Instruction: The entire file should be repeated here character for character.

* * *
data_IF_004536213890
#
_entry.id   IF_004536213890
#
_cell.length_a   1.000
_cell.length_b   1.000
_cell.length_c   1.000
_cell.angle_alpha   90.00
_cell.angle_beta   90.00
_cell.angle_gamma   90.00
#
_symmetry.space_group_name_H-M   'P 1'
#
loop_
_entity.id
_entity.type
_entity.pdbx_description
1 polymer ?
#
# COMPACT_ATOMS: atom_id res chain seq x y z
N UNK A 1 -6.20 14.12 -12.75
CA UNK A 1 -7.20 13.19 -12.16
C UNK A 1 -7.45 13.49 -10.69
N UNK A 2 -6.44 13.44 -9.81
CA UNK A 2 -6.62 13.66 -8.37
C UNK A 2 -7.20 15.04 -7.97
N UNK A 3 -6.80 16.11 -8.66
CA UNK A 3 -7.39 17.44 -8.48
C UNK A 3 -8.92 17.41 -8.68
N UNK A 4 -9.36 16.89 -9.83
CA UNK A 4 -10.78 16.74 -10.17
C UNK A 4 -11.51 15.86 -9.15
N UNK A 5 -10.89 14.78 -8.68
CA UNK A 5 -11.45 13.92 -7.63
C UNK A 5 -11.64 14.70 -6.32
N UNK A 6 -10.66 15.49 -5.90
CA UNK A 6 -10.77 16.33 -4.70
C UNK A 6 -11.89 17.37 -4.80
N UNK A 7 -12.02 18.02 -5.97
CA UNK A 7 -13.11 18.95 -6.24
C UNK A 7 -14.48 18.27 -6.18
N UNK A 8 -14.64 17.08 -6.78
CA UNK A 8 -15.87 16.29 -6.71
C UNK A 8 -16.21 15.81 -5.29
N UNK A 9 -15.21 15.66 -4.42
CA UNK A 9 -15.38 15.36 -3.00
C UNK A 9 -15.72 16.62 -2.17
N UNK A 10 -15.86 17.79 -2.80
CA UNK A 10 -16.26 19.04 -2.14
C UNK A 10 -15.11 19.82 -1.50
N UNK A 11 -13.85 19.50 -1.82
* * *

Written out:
data_IF_004536213890
#
_entry.id   IF_004536213890
#
_cell.length_a   1.000
_cell.length_b   1.000
_cell.length_c   1.000
_cell.angle_alpha   90.00
_cell.angle_beta   90.00
_cell.angle_gamma   90.00
#
_symmetry.space_group_name_H-M   'P 1'
#
loop_
_entity.id
_entity.type
_entity.pdbx_description
1 polymer ?
#
# COMPACT_ATOMS: atom_id res chain seq x y z
N UNK A 1 -6.20 14.12 -12.75
CA UNK A 1 -7.20 13.19 -12.16
C UNK A 1 -7.45 13.49 -10.69
N UNK A 2 -6.44 13.44 -9.81
CA UNK A 2 -6.62 13.66 -8.37
C UNK A 2 -7.20 15.04 -7.97
N UNK A 3 -6.80 16.11 -8.66
CA UNK A 3 -7.39 17.44 -8.48
C UNK A 3 -8.92 17.41 -8.68
N UNK A 4 -9.36 16.89 -9.83
CA UNK A 4 -10.78 16.74 -10.17
C UNK A 4 -11.51 15.86 -9.15
N UNK A 5 -10.89 14.78 -8.68
CA UNK A 5 -11.45 13.92 -7.63
C UNK A 5 -11.64 14.70 -6.32
N UNK A 6 -10.66 15.49 -5.90
CA UNK A 6 -10.77 16.33 -4.70
C UNK A 6 -11.89 17.37 -4.80
N UNK A 7 -12.02 18.02 -5.97
CA UNK A 7 -13.11 18.95 -6.24
C UNK A 7 -14.48 18.27 -6.18
N UNK A 8 -14.64 17.08 -6.78
CA UNK A 8 -15.87 16.29 -6.71
C UNK A 8 -16.21 15.81 -5.29
N UNK A 9 -15.21 15.66 -4.42
CA UNK A 9 -15.38 15.36 -3.00
C UNK A 9 -15.72 16.62 -2.17
N UNK A 10 -15.86 17.79 -2.80
CA UNK A 10 -16.26 19.04 -2.14
C UNK A 10 -15.11 19.82 -1.50
N UNK A 11 -13.85 19.50 -1.82